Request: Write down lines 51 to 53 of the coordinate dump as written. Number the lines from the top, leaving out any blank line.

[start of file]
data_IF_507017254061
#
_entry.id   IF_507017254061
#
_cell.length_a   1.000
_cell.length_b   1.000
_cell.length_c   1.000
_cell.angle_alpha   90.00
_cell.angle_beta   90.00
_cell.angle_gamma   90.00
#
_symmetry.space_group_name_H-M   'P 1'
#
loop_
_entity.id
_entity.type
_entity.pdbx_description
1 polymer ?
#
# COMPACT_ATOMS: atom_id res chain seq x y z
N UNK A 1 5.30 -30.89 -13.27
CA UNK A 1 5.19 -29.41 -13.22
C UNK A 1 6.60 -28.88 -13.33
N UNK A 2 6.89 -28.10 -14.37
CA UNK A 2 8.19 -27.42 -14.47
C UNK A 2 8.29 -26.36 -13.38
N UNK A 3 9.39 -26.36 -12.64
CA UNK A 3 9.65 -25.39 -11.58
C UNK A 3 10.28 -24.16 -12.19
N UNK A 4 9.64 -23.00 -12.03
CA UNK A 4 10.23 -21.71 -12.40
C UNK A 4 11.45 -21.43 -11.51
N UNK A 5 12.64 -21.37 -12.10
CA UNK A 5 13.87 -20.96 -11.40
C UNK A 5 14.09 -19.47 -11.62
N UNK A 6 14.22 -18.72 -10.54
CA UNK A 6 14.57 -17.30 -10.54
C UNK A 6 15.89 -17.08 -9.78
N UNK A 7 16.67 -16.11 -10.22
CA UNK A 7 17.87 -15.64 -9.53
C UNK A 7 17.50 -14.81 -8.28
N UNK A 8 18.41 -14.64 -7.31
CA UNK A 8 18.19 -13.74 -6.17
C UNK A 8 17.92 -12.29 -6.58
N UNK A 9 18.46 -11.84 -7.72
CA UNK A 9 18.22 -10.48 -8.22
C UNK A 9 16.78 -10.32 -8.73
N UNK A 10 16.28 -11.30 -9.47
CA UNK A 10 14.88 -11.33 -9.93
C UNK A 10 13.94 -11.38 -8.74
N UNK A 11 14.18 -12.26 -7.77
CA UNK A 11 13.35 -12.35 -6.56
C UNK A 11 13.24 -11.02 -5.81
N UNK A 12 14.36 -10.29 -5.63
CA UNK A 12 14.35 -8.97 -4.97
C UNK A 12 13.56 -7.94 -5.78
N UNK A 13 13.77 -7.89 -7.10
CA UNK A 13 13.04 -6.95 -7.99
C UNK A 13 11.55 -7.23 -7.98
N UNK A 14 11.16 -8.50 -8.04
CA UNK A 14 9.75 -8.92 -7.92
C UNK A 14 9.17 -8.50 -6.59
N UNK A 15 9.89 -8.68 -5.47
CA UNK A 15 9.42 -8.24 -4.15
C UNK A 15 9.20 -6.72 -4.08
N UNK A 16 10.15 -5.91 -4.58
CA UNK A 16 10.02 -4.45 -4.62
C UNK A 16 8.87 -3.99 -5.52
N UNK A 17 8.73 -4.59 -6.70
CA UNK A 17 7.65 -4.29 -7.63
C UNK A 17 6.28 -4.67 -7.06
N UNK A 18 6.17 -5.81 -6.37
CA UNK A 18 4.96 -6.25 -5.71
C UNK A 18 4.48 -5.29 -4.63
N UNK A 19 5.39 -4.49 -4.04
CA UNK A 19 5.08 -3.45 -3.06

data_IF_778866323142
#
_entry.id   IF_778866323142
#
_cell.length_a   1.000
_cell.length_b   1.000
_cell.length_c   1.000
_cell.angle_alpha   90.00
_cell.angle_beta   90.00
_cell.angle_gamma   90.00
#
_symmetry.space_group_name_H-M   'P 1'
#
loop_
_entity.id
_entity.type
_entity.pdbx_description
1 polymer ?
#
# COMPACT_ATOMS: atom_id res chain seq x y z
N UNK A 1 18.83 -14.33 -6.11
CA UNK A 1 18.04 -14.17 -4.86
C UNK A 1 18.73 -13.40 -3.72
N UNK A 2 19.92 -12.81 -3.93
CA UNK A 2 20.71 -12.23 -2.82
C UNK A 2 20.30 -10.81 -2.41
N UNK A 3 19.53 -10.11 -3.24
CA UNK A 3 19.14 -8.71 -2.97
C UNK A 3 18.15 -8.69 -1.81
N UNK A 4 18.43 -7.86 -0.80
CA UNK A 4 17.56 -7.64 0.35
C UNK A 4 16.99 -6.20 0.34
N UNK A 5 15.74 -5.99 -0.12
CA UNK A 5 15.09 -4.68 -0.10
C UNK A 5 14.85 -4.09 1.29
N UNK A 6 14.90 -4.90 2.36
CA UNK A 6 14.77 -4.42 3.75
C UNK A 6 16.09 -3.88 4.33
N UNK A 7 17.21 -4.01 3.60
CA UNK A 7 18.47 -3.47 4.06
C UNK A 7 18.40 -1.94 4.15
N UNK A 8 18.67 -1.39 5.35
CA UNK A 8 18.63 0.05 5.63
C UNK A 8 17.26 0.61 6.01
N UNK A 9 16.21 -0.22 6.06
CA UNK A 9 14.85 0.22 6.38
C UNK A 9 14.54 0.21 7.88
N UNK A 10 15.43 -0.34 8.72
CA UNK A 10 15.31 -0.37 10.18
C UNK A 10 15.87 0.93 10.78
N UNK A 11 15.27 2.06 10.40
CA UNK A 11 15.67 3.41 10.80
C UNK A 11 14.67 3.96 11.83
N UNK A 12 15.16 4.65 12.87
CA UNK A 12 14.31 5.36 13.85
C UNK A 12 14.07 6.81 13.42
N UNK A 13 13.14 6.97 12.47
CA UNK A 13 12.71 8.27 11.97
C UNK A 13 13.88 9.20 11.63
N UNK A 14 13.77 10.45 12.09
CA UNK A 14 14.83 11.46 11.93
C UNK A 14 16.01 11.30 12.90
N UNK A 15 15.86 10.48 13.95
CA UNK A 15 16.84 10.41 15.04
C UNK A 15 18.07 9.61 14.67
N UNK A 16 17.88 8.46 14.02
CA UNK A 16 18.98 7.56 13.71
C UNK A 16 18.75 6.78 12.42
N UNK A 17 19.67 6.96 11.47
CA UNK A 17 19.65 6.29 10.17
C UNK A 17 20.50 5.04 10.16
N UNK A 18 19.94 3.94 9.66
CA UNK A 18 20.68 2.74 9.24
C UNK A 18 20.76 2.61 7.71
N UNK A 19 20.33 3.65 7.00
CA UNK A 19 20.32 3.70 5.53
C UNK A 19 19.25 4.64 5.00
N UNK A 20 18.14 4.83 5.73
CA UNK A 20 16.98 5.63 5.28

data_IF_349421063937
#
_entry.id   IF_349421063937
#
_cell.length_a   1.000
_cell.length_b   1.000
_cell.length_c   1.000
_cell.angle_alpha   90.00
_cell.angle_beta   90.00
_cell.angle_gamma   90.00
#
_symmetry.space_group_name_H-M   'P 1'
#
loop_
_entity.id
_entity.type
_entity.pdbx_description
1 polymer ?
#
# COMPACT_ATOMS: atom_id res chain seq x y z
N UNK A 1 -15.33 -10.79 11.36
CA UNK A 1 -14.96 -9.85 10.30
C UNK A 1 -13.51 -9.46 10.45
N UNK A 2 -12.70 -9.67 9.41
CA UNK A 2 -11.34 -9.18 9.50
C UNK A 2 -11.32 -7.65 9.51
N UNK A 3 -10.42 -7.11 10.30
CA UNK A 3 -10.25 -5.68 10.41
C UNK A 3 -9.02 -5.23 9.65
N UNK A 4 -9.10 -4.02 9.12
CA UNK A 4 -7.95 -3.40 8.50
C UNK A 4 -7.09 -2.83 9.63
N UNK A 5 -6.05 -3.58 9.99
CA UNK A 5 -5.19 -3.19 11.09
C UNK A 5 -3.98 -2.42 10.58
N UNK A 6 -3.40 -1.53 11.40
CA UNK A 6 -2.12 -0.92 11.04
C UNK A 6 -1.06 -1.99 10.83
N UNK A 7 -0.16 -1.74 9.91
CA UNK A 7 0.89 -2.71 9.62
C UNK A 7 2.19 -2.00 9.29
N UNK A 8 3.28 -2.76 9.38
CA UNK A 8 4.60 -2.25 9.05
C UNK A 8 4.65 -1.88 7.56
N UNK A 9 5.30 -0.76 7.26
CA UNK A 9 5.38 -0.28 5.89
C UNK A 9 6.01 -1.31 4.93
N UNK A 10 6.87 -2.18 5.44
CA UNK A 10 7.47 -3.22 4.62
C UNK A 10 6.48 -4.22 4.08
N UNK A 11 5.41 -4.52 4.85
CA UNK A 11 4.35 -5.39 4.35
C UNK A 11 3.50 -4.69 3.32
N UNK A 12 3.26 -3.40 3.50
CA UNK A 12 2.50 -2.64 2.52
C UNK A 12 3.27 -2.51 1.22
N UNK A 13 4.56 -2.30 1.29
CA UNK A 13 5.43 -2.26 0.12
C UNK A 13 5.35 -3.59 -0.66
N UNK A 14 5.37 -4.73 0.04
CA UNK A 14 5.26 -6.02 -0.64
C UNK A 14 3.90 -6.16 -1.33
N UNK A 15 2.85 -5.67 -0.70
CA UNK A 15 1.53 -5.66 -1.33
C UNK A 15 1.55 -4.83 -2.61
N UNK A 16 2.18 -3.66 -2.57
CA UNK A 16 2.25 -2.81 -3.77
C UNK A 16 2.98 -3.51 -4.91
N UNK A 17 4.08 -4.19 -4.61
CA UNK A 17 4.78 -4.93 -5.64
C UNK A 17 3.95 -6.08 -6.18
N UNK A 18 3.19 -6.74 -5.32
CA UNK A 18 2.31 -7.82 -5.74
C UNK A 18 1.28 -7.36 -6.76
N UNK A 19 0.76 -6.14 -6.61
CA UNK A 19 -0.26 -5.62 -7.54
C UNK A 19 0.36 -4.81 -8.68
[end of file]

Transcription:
N UNK A 11 14.18 -12.26 -7.77
CA UNK A 11 13.35 -12.35 -6.56
C UNK A 11 13.24 -11.02 -5.81